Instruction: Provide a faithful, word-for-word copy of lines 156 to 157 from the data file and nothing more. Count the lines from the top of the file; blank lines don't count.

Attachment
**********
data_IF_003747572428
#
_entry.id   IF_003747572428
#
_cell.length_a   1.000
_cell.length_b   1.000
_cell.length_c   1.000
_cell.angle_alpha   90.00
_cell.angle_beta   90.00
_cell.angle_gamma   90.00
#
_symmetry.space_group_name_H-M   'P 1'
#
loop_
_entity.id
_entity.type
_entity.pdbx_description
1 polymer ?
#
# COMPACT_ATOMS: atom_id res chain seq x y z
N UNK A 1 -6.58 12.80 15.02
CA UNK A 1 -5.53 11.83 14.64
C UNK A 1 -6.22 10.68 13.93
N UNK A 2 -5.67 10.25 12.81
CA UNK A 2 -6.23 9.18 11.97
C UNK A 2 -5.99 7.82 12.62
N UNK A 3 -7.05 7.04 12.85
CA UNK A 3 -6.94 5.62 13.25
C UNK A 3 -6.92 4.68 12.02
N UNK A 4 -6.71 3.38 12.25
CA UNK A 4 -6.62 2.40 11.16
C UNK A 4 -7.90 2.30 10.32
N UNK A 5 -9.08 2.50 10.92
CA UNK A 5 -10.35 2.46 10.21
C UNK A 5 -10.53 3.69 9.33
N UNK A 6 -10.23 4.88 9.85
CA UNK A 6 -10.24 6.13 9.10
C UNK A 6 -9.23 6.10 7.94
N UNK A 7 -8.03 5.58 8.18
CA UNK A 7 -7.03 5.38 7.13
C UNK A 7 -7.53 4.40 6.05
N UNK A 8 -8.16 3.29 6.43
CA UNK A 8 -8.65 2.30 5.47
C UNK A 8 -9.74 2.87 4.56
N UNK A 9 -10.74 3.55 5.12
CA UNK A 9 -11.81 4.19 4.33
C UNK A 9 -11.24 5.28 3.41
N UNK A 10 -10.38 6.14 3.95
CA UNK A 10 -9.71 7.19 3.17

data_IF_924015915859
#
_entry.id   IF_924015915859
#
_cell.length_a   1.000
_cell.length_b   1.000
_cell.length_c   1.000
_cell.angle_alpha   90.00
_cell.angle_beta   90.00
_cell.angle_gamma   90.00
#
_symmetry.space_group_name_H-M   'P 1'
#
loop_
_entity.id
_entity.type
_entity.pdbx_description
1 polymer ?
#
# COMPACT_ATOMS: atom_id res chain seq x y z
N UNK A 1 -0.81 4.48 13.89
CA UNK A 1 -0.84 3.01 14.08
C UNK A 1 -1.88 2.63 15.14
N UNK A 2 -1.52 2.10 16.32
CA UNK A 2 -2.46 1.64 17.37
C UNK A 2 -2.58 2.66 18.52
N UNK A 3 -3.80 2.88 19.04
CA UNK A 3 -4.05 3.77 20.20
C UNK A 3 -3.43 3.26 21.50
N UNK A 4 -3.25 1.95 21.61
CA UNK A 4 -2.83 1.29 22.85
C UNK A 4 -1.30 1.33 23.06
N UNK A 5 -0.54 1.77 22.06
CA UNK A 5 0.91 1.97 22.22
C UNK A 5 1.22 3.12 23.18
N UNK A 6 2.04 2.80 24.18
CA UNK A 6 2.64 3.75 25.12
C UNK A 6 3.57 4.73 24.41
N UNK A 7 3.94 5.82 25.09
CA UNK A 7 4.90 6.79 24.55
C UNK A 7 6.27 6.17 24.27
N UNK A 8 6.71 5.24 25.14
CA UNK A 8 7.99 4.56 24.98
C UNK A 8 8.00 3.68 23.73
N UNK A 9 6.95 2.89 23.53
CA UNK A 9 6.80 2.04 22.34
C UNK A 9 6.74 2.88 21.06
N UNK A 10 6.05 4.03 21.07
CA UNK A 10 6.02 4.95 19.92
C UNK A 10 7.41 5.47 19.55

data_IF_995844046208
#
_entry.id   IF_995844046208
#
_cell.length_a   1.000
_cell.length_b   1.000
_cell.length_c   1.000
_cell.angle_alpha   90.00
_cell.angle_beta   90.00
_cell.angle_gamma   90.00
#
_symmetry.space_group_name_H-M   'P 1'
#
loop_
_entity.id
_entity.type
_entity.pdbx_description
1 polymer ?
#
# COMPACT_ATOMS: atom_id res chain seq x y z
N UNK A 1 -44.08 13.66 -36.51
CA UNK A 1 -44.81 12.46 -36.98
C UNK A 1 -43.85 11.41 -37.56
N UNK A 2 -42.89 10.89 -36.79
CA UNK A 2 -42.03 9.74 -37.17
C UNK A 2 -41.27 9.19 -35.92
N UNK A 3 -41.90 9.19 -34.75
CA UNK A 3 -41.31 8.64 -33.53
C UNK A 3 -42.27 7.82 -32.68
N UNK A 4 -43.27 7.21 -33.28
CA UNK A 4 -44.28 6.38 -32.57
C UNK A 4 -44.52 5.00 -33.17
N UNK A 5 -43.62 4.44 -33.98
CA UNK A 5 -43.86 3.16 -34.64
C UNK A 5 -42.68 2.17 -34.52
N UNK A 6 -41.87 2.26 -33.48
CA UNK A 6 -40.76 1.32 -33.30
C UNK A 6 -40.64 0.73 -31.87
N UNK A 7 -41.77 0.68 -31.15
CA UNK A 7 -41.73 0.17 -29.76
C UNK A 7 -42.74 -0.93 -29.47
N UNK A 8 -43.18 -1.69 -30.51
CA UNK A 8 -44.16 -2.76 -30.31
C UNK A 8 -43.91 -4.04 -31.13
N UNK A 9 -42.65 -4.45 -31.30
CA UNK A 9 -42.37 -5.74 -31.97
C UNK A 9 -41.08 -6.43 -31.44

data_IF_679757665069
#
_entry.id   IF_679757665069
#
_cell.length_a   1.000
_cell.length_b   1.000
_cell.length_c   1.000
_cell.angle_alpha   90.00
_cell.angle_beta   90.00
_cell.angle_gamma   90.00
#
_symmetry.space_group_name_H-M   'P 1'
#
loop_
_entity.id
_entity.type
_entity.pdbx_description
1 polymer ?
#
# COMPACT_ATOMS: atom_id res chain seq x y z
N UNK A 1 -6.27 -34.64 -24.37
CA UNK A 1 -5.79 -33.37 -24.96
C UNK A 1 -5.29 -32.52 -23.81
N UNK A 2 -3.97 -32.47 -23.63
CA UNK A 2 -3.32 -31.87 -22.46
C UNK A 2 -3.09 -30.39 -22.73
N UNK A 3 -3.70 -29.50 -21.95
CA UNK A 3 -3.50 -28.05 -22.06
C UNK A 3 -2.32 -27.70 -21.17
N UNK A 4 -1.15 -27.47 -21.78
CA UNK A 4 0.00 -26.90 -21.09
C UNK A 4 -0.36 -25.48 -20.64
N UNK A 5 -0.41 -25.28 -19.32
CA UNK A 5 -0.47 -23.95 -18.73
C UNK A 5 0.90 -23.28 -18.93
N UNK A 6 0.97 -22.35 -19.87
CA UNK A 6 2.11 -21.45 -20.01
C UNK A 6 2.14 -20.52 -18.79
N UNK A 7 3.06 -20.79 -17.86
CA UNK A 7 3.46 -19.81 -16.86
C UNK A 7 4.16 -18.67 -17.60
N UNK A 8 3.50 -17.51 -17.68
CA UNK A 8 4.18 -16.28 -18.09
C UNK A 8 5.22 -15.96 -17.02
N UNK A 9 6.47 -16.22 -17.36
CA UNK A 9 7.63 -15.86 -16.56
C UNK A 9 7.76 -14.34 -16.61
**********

_cell.angle_gamma   90.00
#